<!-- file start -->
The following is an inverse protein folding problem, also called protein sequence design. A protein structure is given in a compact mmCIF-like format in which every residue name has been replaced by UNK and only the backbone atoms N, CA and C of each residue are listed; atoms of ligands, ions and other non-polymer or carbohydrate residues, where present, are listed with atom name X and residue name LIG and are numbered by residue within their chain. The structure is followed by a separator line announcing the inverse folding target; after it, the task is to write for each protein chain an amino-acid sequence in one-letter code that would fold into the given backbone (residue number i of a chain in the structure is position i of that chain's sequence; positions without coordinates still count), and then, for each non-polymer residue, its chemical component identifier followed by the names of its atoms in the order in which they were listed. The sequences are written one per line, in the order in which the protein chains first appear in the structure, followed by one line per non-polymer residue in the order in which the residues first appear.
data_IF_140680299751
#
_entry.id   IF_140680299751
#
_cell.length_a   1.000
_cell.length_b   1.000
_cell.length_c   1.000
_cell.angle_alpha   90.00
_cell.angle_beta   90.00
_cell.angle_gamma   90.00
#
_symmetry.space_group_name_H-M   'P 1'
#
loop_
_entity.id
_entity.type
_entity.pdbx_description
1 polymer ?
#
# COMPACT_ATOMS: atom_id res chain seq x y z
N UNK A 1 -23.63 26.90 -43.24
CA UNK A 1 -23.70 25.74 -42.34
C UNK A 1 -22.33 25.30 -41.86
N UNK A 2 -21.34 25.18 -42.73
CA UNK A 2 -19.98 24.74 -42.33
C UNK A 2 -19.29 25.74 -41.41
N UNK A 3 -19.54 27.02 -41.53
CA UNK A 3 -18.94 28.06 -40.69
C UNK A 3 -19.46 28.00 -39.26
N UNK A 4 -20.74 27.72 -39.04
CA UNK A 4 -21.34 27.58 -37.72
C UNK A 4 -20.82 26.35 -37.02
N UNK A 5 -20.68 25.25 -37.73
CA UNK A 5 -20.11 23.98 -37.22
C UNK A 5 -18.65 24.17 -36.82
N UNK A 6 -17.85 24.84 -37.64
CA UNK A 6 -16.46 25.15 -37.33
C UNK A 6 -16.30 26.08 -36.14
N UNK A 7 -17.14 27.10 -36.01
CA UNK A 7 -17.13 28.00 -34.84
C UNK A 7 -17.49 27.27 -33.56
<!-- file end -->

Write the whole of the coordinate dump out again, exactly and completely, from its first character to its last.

The following is an inverse protein folding problem, also called protein sequence design. A protein structure is given in a compact mmCIF-like format in which every residue name has been replaced by UNK and only the backbone atoms N, CA and C of each residue are listed; atoms of ligands, ions and other non-polymer or carbohydrate residues, where present, are listed with atom name X and residue name LIG and are numbered by residue within their chain. The structure is followed by a separator line announcing the inverse folding target; after it, the task is to write for each protein chain an amino-acid sequence in one-letter code that would fold into the given backbone (residue number i of a chain in the structure is position i of that chain's sequence; positions without coordinates still count), and then, for each non-polymer residue, its chemical component identifier followed by the names of its atoms in the order in which they were listed. The sequences are written one per line, in the order in which the protein chains first appear in the structure, followed by one line per non-polymer residue in the order in which the residues first appear.
data_IF_140680299751
#
_entry.id   IF_140680299751
#
_cell.length_a   1.000
_cell.length_b   1.000
_cell.length_c   1.000
_cell.angle_alpha   90.00
_cell.angle_beta   90.00
_cell.angle_gamma   90.00
#
_symmetry.space_group_name_H-M   'P 1'
#
loop_
_entity.id
_entity.type
_entity.pdbx_description
1 polymer ?
#
# COMPACT_ATOMS: atom_id res chain seq x y z
N UNK A 1 -23.63 26.90 -43.24
CA UNK A 1 -23.70 25.74 -42.34
C UNK A 1 -22.33 25.30 -41.86
N UNK A 2 -21.34 25.18 -42.73
CA UNK A 2 -19.98 24.74 -42.33
C UNK A 2 -19.29 25.74 -41.41
N UNK A 3 -19.54 27.02 -41.53
CA UNK A 3 -18.94 28.06 -40.69
C UNK A 3 -19.46 28.00 -39.26
N UNK A 4 -20.74 27.72 -39.04
CA UNK A 4 -21.34 27.58 -37.72
C UNK A 4 -20.82 26.35 -37.02
N UNK A 5 -20.68 25.25 -37.73
CA UNK A 5 -20.11 23.98 -37.22
C UNK A 5 -18.65 24.17 -36.82
N UNK A 6 -17.85 24.84 -37.64
CA UNK A 6 -16.46 25.15 -37.33
C UNK A 6 -16.30 26.08 -36.14
N UNK A 7 -17.14 27.10 -36.01
CA UNK A 7 -17.13 28.00 -34.84
C UNK A 7 -17.49 27.27 -33.56